# Probability of Two Pair

• Apr 9th 2011, 11:27 PM
ragnar
Probability of Two Pair
I see in this Wolfram page the computation for two pair in a five-card hand, and I understand everything except the division by 2!. I would think that this division represents making sure that the order in which each pair occurs does not distinguish two poker hands. But I would think we should divide by 3! because we want to make sure that order doesn't matter between the pairs as well as for the place of the single card which does not match the face value of either pair.
• Apr 10th 2011, 04:21 AM
Plato
Quote:

Originally Posted by ragnar
I see in this Wolfram page the computation for two pair in a five-card hand, and I understand everything except the division by 2!.

You did not give us a link. So there is no way to comment.
But there are $\desplaystyle\binom{13}{2}\binom{4}{2}^2(44)$ ways to have two pairs.
• Apr 10th 2011, 09:33 AM
ragnar
Wolfram Poker

Sorry about that; the result of no sleep.

So as I understand your presentation of the answer, choose two face-values regardless of order, then for each choose two suits, regardless of order. Then choose a last card. But in the last part, we just multiply--so doesn't this distinguish hands by their order? Wouldn't this count the hand (2H)(2D)(3H)(3D)(4H) as distinct from (4H)(2H)(2D)(3H)(3D)? So do we need to divide by something, or since we just did the choice of the pairs and then the choice of the onesie, is the later kind of hand not counted at all?
• Apr 10th 2011, 09:51 AM
Plato
Quote:

Originally Posted by ragnar
Wouldn't this count the hand (2H)(2D)(3H)(3D)(4H) as distinct from (4H)(2H)(2D)(3H)(3D)?

Absolutely not.
Order is not considered at all.
• Apr 10th 2011, 10:13 AM
ragnar
But my question is more like why that's the case. It seems like it should. If I were finding the number of ways of arranging 5 people in three seats, I'd just multiply the possibilities for the first seat (5) by the possibilities for the second (4) by the possibilities for the third (3). If I want to disregard order I need to also divide by the factorial of the number of seats.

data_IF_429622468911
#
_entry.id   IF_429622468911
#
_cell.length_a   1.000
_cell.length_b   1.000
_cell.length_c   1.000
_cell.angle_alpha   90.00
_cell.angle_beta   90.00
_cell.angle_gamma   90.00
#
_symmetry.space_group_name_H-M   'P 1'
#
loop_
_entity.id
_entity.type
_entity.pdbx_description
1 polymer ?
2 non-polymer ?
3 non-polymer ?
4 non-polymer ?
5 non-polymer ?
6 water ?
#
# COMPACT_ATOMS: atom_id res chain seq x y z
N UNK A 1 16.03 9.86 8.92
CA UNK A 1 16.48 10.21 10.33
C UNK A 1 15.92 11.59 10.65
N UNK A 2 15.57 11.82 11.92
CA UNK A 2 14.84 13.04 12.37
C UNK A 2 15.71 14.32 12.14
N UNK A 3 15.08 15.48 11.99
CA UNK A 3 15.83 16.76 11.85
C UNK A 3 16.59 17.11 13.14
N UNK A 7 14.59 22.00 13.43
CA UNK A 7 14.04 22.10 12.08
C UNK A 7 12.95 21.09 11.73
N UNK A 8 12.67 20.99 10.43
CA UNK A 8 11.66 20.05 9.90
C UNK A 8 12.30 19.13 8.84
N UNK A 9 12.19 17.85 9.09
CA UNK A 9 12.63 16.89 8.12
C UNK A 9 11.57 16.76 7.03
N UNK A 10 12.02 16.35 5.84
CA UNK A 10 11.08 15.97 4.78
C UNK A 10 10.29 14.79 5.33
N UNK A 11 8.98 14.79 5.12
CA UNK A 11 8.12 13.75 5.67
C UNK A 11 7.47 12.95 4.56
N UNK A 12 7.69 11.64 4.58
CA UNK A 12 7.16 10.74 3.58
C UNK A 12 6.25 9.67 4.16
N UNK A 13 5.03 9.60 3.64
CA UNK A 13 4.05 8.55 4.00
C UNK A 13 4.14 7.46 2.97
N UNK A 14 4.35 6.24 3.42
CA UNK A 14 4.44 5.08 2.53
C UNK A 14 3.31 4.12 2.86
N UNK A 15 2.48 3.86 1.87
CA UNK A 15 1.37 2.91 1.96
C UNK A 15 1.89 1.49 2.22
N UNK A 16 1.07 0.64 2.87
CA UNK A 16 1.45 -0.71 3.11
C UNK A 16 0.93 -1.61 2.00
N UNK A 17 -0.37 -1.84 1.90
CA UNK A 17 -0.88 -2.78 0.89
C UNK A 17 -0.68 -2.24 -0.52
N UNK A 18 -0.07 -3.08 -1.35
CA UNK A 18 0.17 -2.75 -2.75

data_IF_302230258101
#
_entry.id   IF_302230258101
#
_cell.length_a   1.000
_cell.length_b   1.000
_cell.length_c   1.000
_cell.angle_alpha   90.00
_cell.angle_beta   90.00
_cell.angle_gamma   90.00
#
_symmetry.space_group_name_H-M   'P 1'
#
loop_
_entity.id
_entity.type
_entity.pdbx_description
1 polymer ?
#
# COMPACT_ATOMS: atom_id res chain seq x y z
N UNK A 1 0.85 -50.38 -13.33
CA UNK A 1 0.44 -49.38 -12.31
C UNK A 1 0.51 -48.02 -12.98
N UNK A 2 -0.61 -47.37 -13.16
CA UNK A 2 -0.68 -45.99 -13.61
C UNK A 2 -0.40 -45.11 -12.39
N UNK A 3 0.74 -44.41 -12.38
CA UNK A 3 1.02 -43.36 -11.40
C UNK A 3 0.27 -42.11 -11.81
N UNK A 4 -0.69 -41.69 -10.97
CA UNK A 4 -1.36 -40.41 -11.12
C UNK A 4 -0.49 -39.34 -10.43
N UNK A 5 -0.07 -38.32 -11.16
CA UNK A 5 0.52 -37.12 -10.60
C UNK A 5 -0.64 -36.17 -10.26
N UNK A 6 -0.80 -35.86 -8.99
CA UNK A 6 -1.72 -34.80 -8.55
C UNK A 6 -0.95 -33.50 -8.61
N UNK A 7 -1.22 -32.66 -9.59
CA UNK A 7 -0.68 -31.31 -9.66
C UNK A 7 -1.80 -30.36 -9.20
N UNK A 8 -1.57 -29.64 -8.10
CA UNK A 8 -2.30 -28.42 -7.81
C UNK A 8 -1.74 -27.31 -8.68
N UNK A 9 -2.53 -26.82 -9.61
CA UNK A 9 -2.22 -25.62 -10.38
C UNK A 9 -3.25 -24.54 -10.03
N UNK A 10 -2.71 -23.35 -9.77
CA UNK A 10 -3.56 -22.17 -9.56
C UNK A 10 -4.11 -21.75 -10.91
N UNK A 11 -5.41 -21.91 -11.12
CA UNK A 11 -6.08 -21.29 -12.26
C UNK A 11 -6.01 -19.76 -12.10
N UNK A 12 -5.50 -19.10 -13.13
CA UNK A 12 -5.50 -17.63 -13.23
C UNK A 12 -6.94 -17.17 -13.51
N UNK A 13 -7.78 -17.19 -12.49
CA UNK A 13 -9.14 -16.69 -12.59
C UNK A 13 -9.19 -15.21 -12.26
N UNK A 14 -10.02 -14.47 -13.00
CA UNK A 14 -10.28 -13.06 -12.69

So I'm trying to understand why this case is different. Here we just multiplied the number of ways of choosing two pair by the number of ways of choosing the remaining card. It would seem to me that this is like the first case, and to disregard order we would need to divide by something.

Is that not true of this case because we basically count only the hands where the onesie card comes last, and equate such hands with all other orderings of the same cards--whereas in the case of people in seats, we cannot distinguish one seat from another in the way that we distinguish the onsie from the two pairs? Something like that?
• Apr 10th 2011, 10:47 AM
Plato
Quote:

Originally Posted by ragnar
But my question is more like why that's the case. It seems like it should. If I were finding the number of ways of arranging 5 people in three seats, I'd just multiply the possibilities for the first seat (5) by the possibilities for the second (4) by the possibilities for the third (3). If I want to disregard order I need to also divide by the factorial of the number of seats.

Arrangements are order driven.

Selections are content driven. Order makes no difference.
Think about a team of six children. It makes a different who is on the team(content). It makes no difference the order in which they are picked. Just who is selected.